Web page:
By Nichole Meloche
Mike Allen and Mark Todisco witnessed students who needed help outside of the traditional school setting and brought a program to Plainfield to do something about it.
Following the success of a similar program in Westfield, under the guidance of their mayor Andy Cook and the support of the Plainfield Town Council and school board, the pair founded the Plainfield Youth Assistance Program in 2017. Todisco now serves as board president.
PYAP serves children ages 3-17. The program provides assistance for children who may be struggling with their academics or their behavior.
“As the director, I am most proud of the hard work our kids, youth and families do,” said Staci Hovermale. “The parents are amazing and allow PYAP in and trust us to walk alongside them in some of their most difficult times.
“It’s truly a blessing to be a part of an organization that takes the county, Town of Plainfield, Plainfield schools, other nonprofits, churches, businesses, volunteers, anyone and everyone to help our students realize their potential.”
PYAP offers counseling and family support, tutoring in every school subject as well as mental health and therapeutic sessions. The athletic programs encourage students to socialize and form new friendships.
“PYAP is a program of staff, volunteers and collaborative agencies that utilize a holistic process to bring together local resources and provide support, enrichment and unique opportunities for youth and their parents and caregivers,” said Hovermale.
In February 2021, PYAP started accepting referrals. By the end that year, they grew to 55 students. In 2022, PYAP assisted 157 students who can participate in The Optimist Club, Strides to Success, Unbreakable Athletics, Art on Main, Plainfield Karate, Hendricks County 4-H and the Imagination Lab and school break camps.
“Since our involvement with PYAP, our boys have had a mentor that they can turn to for help,” one parent said, remaining anonymous for privacy protection. They have been involved with a reading club over the summer where they were encouraged to read new books and talk about them. They have been involved in fall baseball where they have made new friends, learned new skills and learned to feel better about themselves. We are very thankful to have been referred to PYAP.”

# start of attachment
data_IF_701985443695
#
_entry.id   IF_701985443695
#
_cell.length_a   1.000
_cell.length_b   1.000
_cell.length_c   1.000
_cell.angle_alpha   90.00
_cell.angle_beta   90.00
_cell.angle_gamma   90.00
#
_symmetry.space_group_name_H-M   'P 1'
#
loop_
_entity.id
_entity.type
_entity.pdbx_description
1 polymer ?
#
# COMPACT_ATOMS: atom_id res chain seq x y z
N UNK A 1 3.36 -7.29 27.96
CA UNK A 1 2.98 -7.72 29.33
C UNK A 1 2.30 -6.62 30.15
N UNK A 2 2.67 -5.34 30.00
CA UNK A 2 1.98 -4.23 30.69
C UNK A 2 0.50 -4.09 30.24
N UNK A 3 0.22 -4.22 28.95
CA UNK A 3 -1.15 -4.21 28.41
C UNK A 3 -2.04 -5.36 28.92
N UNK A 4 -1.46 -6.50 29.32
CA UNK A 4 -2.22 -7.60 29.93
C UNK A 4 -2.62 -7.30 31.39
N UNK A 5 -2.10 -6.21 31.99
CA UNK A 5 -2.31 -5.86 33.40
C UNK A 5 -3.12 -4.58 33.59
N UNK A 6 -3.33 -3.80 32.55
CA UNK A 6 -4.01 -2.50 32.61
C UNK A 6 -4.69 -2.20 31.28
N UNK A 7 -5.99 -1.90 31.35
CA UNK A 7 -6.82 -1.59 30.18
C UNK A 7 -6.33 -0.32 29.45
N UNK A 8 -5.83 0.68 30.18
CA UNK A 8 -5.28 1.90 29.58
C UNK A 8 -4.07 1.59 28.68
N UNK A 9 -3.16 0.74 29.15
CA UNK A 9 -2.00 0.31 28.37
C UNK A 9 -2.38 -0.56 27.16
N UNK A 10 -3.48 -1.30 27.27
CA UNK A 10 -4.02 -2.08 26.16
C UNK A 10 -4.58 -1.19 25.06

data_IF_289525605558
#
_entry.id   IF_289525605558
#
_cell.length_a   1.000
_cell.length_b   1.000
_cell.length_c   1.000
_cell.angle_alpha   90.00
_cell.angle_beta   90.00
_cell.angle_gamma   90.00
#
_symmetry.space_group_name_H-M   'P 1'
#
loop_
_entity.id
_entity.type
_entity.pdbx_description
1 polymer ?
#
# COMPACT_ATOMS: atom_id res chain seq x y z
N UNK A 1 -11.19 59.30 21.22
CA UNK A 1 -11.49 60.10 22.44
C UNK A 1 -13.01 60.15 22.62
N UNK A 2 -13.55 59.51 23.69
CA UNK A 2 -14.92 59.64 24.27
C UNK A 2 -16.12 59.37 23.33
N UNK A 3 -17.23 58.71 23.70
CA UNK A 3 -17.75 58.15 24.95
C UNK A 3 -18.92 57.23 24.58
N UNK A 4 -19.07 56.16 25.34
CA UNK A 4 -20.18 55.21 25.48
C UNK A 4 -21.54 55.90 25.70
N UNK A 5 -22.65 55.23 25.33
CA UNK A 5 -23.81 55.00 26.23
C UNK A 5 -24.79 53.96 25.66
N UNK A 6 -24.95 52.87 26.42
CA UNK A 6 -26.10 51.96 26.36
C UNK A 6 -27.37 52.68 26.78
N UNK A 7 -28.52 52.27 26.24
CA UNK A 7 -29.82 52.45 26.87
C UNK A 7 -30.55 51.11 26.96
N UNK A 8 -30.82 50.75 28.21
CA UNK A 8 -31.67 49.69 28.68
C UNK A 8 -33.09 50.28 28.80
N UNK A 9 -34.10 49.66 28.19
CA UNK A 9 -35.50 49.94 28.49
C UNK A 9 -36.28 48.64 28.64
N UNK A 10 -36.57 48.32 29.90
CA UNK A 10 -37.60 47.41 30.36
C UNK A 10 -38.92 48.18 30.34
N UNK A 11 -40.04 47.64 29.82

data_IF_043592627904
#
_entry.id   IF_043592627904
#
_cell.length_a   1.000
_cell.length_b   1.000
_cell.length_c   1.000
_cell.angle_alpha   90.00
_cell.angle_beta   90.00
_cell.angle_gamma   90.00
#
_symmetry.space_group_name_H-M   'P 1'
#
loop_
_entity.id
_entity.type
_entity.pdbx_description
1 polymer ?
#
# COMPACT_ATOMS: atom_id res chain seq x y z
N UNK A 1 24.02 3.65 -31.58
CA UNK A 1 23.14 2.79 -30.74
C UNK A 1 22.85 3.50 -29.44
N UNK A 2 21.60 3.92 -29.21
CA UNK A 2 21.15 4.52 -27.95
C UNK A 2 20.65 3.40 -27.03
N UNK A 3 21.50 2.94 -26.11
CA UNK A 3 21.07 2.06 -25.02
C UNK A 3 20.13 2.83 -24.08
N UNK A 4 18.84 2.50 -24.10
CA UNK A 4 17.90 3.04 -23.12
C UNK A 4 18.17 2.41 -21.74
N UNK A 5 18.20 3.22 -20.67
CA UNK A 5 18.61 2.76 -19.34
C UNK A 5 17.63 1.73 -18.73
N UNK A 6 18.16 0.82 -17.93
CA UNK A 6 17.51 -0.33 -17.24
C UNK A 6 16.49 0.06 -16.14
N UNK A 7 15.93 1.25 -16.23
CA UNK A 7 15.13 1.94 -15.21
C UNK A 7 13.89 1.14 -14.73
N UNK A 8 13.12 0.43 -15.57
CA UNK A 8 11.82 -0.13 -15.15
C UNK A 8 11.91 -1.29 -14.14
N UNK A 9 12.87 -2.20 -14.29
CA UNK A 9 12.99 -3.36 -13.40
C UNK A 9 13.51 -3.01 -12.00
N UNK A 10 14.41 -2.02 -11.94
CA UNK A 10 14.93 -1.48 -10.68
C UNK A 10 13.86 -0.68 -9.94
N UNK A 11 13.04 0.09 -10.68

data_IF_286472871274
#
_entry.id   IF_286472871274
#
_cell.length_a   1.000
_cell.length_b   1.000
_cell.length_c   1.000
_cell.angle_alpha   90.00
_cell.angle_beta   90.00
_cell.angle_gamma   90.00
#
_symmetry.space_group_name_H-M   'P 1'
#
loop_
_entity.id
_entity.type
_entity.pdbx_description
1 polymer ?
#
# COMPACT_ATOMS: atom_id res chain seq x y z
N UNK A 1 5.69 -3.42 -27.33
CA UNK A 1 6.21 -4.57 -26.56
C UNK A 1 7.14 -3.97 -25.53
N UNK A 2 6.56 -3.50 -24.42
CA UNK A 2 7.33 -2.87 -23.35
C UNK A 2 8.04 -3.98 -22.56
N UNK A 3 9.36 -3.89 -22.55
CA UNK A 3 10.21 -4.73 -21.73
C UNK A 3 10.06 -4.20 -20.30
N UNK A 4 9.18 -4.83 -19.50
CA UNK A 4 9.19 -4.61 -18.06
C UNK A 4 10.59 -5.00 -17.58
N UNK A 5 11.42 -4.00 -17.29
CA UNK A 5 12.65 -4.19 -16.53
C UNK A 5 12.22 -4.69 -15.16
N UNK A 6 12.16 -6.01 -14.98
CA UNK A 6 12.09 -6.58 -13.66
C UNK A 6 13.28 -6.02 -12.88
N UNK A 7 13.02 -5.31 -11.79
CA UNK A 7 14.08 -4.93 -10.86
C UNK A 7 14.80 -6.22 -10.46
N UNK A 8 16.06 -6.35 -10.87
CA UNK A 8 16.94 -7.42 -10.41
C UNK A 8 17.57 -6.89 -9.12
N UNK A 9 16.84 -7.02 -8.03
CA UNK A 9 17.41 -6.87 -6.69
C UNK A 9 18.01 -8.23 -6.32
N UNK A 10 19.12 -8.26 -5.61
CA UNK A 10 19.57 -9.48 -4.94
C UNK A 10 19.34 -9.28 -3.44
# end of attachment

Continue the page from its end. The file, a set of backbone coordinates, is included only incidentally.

Approximately 7 million children ages 3-17 struggle with anxiety and depression, according to the CDC. This can lead to behavioral and academic struggles. Sometimes those children need support outside of the classroom.
“PYAP has been the biggest blessing to my family life,” one parent said about the program’s success. “My daughter was getting into trouble at school, so the school counselor referred me to PYAP. It has been the best experience for my daughter. She has overcome a lot of mental issues because PYAP put her in programs to help her. Her grades have gone up drastically, and she has become very sociable.”
Hendricks County juvenile court Judge Karen Love supports PYAP and created a statute that placed the program under supervision of the juvenile court. This statute was pivotal in helping children that had been experiencing behavioral issues.
Sometimes the organization’s mentors become friends who are like family.
“Our advocate has been the best blessing to my family life,” one mom said. “She assisted me in getting Christmas presents for my family. She has been very supportive of asking me how immigration is going for my husband. My daughters and I have been battling a lot with me being a single mother and my husband being overseas, so with PYAP becoming a part of our lives they feel like family. They have been nothing but very supportive.”
Plainfield Youth Assistance Program
Receive referral: Children and families can be referred by Plainfield Community schools counselors or teachers or through the website.
Contact: Director Staci Hovermale, Staci@plainfieldyouthassistance.org; (765) 577-0987